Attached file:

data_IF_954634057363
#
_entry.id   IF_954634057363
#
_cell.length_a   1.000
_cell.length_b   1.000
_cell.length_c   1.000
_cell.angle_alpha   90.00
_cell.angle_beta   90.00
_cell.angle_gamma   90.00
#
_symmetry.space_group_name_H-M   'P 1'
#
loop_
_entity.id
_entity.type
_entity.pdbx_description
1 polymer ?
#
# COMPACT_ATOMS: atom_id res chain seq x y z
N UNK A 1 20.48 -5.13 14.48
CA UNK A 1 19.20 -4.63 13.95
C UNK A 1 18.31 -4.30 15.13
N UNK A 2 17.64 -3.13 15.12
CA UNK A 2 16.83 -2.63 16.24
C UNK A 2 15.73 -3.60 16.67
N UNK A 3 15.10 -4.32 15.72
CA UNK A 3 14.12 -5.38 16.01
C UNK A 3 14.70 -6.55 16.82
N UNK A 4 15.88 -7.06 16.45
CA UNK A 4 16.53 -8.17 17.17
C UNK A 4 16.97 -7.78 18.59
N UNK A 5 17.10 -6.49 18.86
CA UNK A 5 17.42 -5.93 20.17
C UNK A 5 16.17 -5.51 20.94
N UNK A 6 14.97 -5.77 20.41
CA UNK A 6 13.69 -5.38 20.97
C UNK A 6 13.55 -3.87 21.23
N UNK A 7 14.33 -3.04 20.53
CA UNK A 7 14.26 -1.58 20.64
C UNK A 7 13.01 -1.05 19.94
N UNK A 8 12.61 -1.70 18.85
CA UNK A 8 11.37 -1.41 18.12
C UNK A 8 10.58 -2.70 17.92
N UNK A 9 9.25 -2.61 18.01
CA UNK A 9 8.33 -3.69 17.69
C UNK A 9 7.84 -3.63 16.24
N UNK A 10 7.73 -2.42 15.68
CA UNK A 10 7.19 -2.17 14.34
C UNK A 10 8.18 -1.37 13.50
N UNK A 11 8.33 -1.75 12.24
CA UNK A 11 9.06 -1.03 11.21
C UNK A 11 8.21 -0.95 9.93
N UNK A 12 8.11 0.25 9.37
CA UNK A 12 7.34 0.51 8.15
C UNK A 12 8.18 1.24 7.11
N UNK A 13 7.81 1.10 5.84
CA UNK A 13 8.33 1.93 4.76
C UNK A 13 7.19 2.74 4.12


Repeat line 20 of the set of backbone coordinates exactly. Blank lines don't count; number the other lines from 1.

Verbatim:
# COMPACT_ATOMS: atom_id res chain seq x y z